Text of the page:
What can India learn from Nordic countries to close the gender gap?
By Rajesh Mehta & Diksha Mittal
India’s poor performance on the Global Gender Gap report card hints at a serious wake-up call and learning lessons from the Nordic region for the government and policymakers. India has slid 28 spots to rank at 140 among 156 countries on the World Economic Forum’s Global Gender Gap index. The pandemic causing a disproportionate impact on women jeopardises rolling back the little progress made in the last decades—forcing more women to drop off the workforce and leaving them vulnerable to domestic violence.
Despite women having been at the front line as essential workers, the pandemic has added extra 36 years to realise gender parity. The gender gap in political empowerment is the widest with only 22% closed to date, where India has shrunk 13.5% points. The economic participation and opportunity sub-index has also decreased, albeit to a lesser extent, as the gap widened by 3%. India ranks among the bottom five countries in the health and survival sub-index, closing 93.7% to date.
Gender equality at the workplace has remained elusive. Early projections from the ILO suggest that 5% of all employed women lost their jobs, compared with 3.9% of employed men. Women represent just 27% of all manager positions. The share of women in professional and technical roles declined further to 29.2%. Indeed, the estimated earned income of women in India was one-fifth of men’s earning.
Women are victims of violence with the crime rate being at 53.9%. The ‘shadow pandemic’ of exploitation and abuse, including domestic and intimate partner violence, should be a jarring wake-up alarm. The female gender will be likely to suffer the adverse socio-economic impact as they carry responsibility for unpaid dependent care.
Amidst such statistics, the Nordic countries (Norway, Sweden, Finland, Denmark and Iceland) have long been rewriting gender parity norms as they have taken root at the top of the global rankings. They explicitly support gender equality at work, at home, and in public. It’s time for India to learn from Nordic countries’ forward-looking initiatives leading to a developed welfare state.
Iceland has been the most gender-equal country in the world for the 12th time where women have been in the highest institutional positions for almost as long as men in the past 50 years. The island nation has a culture of political empowerment, and 39.7% of parliamentarians and 40% of ministers are women. It also became the first country in the world to make the gender pay gap illegal, together with the highest proportion of GDP expanded on childcare.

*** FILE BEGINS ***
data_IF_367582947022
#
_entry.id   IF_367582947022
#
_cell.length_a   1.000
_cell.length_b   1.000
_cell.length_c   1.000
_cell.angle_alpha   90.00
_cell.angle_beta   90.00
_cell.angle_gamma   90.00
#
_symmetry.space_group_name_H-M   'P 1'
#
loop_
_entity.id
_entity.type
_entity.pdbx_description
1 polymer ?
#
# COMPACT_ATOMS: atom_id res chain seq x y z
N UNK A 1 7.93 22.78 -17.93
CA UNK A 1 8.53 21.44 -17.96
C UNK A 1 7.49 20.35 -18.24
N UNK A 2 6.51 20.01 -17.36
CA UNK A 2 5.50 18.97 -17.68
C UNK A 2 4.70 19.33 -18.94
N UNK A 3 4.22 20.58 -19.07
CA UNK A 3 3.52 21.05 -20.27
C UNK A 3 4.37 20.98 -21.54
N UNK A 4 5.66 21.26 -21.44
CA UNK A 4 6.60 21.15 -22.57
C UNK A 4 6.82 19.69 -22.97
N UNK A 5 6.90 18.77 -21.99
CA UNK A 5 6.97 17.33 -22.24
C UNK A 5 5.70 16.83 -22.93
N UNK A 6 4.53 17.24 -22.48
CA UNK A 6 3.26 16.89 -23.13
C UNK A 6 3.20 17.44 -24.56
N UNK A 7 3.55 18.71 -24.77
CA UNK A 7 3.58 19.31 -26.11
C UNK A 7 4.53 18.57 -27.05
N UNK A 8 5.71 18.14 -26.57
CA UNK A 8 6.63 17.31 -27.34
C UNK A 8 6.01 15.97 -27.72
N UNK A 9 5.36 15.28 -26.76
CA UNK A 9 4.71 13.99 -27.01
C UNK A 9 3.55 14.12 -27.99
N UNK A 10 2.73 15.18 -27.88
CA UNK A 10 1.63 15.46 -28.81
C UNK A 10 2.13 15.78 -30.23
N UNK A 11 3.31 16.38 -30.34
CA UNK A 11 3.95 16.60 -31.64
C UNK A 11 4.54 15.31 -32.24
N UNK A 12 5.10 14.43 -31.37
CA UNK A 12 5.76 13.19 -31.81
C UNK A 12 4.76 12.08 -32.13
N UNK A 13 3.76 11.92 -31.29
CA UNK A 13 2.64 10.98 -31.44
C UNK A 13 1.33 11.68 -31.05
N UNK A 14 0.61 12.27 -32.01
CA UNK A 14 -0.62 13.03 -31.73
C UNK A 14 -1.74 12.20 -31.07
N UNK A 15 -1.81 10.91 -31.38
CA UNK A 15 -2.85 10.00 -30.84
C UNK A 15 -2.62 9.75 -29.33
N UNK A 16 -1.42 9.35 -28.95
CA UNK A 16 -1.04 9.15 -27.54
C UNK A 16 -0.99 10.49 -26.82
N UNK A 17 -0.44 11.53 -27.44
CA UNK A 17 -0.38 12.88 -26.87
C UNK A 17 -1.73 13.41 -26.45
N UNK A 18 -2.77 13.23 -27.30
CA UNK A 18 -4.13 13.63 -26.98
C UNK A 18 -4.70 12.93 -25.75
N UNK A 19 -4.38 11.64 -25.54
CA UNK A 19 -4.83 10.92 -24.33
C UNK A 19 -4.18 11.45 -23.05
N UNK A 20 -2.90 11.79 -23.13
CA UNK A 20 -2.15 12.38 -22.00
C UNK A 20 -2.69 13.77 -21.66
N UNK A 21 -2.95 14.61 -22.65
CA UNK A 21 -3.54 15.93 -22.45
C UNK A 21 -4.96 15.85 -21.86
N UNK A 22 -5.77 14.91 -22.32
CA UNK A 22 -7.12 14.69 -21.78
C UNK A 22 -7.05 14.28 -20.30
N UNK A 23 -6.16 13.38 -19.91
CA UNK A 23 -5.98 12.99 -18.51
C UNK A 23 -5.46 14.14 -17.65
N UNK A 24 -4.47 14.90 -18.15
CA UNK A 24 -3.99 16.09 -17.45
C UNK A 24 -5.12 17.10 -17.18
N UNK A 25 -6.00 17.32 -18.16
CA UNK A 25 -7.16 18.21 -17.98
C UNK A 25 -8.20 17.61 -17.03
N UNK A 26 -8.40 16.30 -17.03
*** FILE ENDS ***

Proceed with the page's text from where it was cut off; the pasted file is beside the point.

Finland closing 86.1% of the gender gap stands second due to the increased presence of women in senior and managerial roles. It has played a pioneering role in bringing about gender equality, becoming the second country to grant women the right to vote and, in 1906, was the first to award women full political rights. With further improvement on the economic participation and opportunity sub-index, India should learn to actively include women’s participation in the labour force.
Norway due to its additional period of a woman head of state and marginal improvements in the share of women in Parliament follows the queue. Gender quotas legislate for a 40% female presence in the country’s Parliament and on business boards, resulting in a strong female presence. (New Zealand’s improvement in the political empowerment score helped it climb two places from last year, closing at 84%).
Sweden remains one of the countries offering the most gender-equal conditions for childcare: 78% of annual gross wages are covered during maternity leave with public spending on childcare being 1.6% of GDP (second only to Finland).
The paper-based thematic debate on gender equality has to convert into actions that set into motion a holistic, integrated design and implementation path in India. Learning from the Nordic region, noteworthy participation of women in politics, institutions and public life is the catalyst for transformational change. Women need to be equal participants in the labour force to pioneer the societal changes the world needs in this integral period of transition. Every effort must be directed towards achieving gender parallelism by facilitating women in leadership and decision-making positions. Social protection programmes should be gender-responsive and account for the differential needs of women and girls. Research and scientific literature also provide unequivocal evidence that countries led by women are dealing with the pandemic more effectively than many others.
Gendered inequality, thereby, is a global concern. Parity is not a zero-sum game, but a common spur and a pragmatic imperative. India should focus on targeted policies and earmarked public and private investments in care and equalised access. Women are not ready to wait for another century for equality. It’s time India accelerates its efforts and fight for an inclusive, equal, global recovery.
Mehta is an international consultant and columnist; Mittal is a public policy researcher